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It is natural for parents to worry about whether their son or daughter is getting the right nutrition. Food scientist Audrey Deane, gives her advice and tips on the best ways to keep your teenager in good health.
Some children will eat everything you put in front of them while others will be more selective; but variety, respect and preparation is crucial for promoting healthy eating habits at an early age.
"A wide and varied diet is essential for your child when they are growing," advises Audrey. "It's always good to try different foods but if they don't like it, never force them to eat it. Try not to make a big deal about them refusing to eat something as this becomes a battle ground for control.
"Try not to impose your own choice on your children either. Just because you like it, doesn't mean they will too."
As a child's growth rate accelerates they will need to eat more to keep up with the intake of energy they require. "It is important you try and plan for hunger. Be prepared and keep nutritious snacks such as bananas or malt loaf in your bag," advises Audrey.
"We can all think of an example of a food we particularly hated growing up," says Audrey. "We tend to remember the bad experiences and this can have a negative impact on how we approach food in the future.
"Tastes and textures change and vary through age so it's important to retry foods with your child. Fortunately, just because they didn't like it once, doesn't mean they won't like it again."
Adolescence is a time when the body goes through some dramatic changes, both physically and emotionally, and this needs to be partnered with the correct nutrition.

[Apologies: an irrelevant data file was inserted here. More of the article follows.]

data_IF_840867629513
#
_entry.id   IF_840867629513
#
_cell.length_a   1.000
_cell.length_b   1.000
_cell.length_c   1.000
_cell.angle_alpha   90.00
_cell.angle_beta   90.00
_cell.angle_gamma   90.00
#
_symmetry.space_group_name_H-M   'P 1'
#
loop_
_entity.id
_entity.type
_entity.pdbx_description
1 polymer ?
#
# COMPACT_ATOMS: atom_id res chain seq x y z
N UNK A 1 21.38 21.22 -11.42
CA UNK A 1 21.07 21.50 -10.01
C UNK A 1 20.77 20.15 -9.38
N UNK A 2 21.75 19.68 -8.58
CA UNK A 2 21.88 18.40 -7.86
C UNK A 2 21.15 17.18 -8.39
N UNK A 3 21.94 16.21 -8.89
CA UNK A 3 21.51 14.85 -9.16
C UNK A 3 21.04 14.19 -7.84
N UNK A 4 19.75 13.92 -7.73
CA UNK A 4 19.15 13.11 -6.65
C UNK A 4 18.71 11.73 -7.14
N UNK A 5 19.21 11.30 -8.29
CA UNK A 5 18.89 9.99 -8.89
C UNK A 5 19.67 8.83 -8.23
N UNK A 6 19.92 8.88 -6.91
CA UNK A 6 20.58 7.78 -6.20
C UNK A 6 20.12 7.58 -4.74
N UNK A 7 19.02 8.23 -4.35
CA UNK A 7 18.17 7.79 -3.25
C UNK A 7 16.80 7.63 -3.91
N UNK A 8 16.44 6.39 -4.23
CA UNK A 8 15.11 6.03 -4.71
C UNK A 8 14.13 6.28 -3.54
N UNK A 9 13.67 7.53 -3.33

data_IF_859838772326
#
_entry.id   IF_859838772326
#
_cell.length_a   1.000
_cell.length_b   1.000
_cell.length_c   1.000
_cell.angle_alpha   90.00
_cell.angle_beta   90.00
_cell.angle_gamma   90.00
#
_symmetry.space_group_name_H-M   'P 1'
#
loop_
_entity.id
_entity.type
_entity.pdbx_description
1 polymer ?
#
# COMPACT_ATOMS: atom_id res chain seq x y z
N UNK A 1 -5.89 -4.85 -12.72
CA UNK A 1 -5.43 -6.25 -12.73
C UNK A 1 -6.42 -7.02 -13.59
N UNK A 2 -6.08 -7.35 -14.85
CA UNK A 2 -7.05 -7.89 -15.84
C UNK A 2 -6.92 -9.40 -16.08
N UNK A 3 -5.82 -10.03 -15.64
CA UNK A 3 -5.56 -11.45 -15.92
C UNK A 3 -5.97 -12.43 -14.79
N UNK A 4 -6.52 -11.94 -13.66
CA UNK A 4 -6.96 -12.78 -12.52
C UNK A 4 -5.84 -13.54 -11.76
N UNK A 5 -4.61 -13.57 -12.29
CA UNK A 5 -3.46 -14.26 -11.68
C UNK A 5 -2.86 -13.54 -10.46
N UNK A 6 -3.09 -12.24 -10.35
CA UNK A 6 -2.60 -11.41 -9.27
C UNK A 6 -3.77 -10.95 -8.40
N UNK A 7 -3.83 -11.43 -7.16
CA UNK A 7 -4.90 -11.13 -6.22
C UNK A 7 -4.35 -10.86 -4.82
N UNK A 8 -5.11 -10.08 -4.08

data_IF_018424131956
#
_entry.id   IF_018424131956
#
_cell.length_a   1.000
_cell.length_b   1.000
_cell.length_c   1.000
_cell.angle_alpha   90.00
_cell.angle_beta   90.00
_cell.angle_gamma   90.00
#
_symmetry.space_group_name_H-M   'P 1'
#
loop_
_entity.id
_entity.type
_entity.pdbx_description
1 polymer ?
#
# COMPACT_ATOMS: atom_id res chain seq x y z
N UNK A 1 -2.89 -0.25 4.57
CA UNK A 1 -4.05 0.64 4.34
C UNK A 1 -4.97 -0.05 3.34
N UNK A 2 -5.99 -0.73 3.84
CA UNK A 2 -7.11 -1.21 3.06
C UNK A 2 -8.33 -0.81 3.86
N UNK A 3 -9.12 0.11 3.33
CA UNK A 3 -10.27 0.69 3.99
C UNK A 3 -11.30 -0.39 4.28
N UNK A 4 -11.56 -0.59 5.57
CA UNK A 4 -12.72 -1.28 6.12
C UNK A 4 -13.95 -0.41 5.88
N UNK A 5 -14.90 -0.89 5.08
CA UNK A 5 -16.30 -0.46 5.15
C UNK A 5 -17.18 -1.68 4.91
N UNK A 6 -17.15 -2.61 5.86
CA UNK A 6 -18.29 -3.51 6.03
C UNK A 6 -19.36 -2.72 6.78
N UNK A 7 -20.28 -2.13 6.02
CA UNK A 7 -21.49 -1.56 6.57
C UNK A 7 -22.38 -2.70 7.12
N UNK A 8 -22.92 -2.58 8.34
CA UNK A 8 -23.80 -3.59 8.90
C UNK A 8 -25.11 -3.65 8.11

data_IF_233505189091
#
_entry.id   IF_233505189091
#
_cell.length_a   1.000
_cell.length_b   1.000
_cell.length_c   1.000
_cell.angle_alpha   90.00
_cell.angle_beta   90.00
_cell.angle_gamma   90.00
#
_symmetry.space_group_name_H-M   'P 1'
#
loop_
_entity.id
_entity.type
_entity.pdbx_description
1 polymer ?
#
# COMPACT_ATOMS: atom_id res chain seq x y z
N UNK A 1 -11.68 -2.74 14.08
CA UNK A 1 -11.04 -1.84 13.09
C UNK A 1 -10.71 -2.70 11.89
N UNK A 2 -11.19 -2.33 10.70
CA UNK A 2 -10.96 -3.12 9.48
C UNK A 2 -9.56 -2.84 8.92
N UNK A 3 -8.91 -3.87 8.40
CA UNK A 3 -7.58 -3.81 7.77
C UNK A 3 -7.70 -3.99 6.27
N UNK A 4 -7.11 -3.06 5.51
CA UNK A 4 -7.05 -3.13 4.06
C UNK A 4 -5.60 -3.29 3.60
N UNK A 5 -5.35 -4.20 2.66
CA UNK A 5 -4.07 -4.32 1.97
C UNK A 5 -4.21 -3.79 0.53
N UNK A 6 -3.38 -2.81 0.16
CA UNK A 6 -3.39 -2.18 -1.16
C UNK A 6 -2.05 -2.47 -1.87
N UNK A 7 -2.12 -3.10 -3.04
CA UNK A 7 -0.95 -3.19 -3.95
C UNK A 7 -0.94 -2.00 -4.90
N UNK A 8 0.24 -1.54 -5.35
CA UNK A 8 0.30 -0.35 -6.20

"We go through our main growth spurt in our teenage years, especially boys, and appetites can become particularly large," explains Audrey. "There can be a lot of panic from a parent's point of view about what you are going to feed them."
Large amounts of B vitamins are needed during the teens. B vitamins, including thiamine, riboflavin and niacin, are essential for energy production and can be found in eggs, whole grains and Marmite.
Calcium and vitamin D should also be high on the list for teenagers as they help strengthen bones, which are under increased pressure as children grow. Dairy products such as milk, cheese and yoghurt are great sources of calcium.
Iron is another important mineral throughout teenage years. For girls it is important as they lose iron in blood during menstruation and for boys the increase in muscle mass and a greater blood volume means their bodies require a larger intake.
Dietary choices are one way a teenager can show their independence. If they have a job, they may have more money to spend on food, or they may eat out more frequently with friends, meaning they can choose whatever food they want.
"Body consciousness is a landmine that wreaks havoc with food choices for teenagers," says Audrey. "If you have a son or daughter set on restricting their calories, just remember low-fat versions of dairy products have just as much calcium as the full fat versions, but typically contain more sugar."
Encourage them to eat fruits and vegetables, especially dark greens as these are low in calories and will provide them with important vitamins and minerals.
Breakfast: Cereal or toast, a smoothie if you are on-the-go.
Lunch: Jacket potato and baked beans, which count as one of your five a day.
Evening meal: Mexican foods, such as chilli or tacos, are great to get teenagers involved in meal-planning and preparation.
Nothing beats a healthy, balanced diet to provide all the nutrients we need. But when this isn't possible, supplements can help. This article isn't intended to replace medical advice. Please consult your healthcare professional before trying supplements or herbal medicines.